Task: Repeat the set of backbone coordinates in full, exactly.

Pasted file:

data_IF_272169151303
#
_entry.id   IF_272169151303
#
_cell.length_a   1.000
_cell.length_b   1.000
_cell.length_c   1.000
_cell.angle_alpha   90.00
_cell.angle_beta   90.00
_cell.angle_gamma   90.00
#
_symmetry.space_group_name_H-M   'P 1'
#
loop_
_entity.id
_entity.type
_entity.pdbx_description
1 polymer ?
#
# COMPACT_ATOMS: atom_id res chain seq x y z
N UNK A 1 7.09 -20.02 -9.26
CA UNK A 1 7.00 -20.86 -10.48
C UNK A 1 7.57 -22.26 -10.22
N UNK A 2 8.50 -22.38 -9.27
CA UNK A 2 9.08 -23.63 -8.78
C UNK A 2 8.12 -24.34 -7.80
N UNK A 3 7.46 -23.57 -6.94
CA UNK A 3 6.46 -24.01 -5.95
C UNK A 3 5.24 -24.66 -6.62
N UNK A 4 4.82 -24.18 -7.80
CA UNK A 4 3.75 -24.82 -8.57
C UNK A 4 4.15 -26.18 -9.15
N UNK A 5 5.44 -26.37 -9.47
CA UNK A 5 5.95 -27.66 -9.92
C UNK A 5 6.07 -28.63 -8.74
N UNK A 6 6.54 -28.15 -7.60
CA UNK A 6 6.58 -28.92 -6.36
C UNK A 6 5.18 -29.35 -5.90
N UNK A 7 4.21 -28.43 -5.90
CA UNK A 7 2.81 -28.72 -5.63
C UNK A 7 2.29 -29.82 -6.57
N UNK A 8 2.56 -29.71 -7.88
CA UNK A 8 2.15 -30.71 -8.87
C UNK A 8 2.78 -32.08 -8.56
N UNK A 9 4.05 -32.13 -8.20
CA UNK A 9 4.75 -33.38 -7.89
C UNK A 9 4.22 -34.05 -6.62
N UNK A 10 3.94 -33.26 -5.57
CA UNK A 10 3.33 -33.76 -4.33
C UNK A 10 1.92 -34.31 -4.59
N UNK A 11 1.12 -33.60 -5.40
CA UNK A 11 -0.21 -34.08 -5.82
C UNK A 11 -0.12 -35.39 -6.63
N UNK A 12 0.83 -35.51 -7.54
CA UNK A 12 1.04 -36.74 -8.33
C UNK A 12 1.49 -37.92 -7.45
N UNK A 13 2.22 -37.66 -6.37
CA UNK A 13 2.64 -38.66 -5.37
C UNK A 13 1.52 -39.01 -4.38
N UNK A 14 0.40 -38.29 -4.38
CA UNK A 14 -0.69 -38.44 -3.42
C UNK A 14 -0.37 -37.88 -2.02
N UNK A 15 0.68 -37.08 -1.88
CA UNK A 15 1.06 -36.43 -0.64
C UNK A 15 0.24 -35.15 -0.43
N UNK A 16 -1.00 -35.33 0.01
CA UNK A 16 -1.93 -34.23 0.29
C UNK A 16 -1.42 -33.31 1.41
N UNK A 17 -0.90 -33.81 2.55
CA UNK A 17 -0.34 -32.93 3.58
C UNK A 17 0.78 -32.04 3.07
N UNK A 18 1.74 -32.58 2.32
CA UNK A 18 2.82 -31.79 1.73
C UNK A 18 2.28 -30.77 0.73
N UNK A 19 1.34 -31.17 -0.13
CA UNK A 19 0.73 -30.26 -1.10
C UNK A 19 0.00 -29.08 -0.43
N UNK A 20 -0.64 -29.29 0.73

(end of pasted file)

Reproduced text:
data_IF_272169151303
#
_entry.id   IF_272169151303
#
_cell.length_a   1.000
_cell.length_b   1.000
_cell.length_c   1.000
_cell.angle_alpha   90.00
_cell.angle_beta   90.00
_cell.angle_gamma   90.00
#
_symmetry.space_group_name_H-M   'P 1'
#
loop_
_entity.id
_entity.type
_entity.pdbx_description
1 polymer ?
#
# COMPACT_ATOMS: atom_id res chain seq x y z
N UNK A 1 7.09 -20.02 -9.26
CA UNK A 1 7.00 -20.86 -10.48
C UNK A 1 7.57 -22.26 -10.22
N UNK A 2 8.50 -22.38 -9.27
CA UNK A 2 9.08 -23.63 -8.78
C UNK A 2 8.12 -24.34 -7.80
N UNK A 3 7.46 -23.57 -6.94
CA UNK A 3 6.46 -24.01 -5.95
C UNK A 3 5.24 -24.66 -6.62
N UNK A 4 4.82 -24.18 -7.80
CA UNK A 4 3.75 -24.82 -8.57
C UNK A 4 4.15 -26.18 -9.15
N UNK A 5 5.44 -26.37 -9.47
CA UNK A 5 5.95 -27.66 -9.92
C UNK A 5 6.07 -28.63 -8.74
N UNK A 6 6.54 -28.15 -7.60
CA UNK A 6 6.58 -28.92 -6.36
C UNK A 6 5.18 -29.35 -5.90
N UNK A 7 4.21 -28.43 -5.90
CA UNK A 7 2.81 -28.72 -5.63
C UNK A 7 2.29 -29.82 -6.57
N UNK A 8 2.56 -29.71 -7.88
CA UNK A 8 2.15 -30.71 -8.87
C UNK A 8 2.78 -32.08 -8.56
N UNK A 9 4.05 -32.13 -8.20
CA UNK A 9 4.75 -33.38 -7.89
C UNK A 9 4.22 -34.05 -6.62
N UNK A 10 3.94 -33.26 -5.57
CA UNK A 10 3.33 -33.76 -4.33
C UNK A 10 1.92 -34.31 -4.59
N UNK A 11 1.12 -33.60 -5.40
CA UNK A 11 -0.21 -34.08 -5.82
C UNK A 11 -0.12 -35.39 -6.63
N UNK A 12 0.83 -35.51 -7.54
CA UNK A 12 1.04 -36.74 -8.33
C UNK A 12 1.49 -37.92 -7.45
N UNK A 13 2.22 -37.66 -6.37
CA UNK A 13 2.64 -38.66 -5.37
C UNK A 13 1.52 -39.01 -4.38
N UNK A 14 0.40 -38.29 -4.38
CA UNK A 14 -0.69 -38.44 -3.42
C UNK A 14 -0.37 -37.88 -2.02
N UNK A 15 0.68 -37.08 -1.88
CA UNK A 15 1.06 -36.43 -0.64
C UNK A 15 0.24 -35.15 -0.43
N UNK A 16 -1.00 -35.33 0.01
CA UNK A 16 -1.93 -34.23 0.29
C UNK A 16 -1.42 -33.31 1.41
N UNK A 17 -0.90 -33.81 2.55
CA UNK A 17 -0.34 -32.93 3.58
C UNK A 17 0.78 -32.04 3.07
N UNK A 18 1.74 -32.58 2.32
CA UNK A 18 2.82 -31.79 1.73
C UNK A 18 2.28 -30.77 0.73
N UNK A 19 1.34 -31.17 -0.13
CA UNK A 19 0.73 -30.26 -1.10
C UNK A 19 0.00 -29.08 -0.43
N UNK A 20 -0.64 -29.29 0.73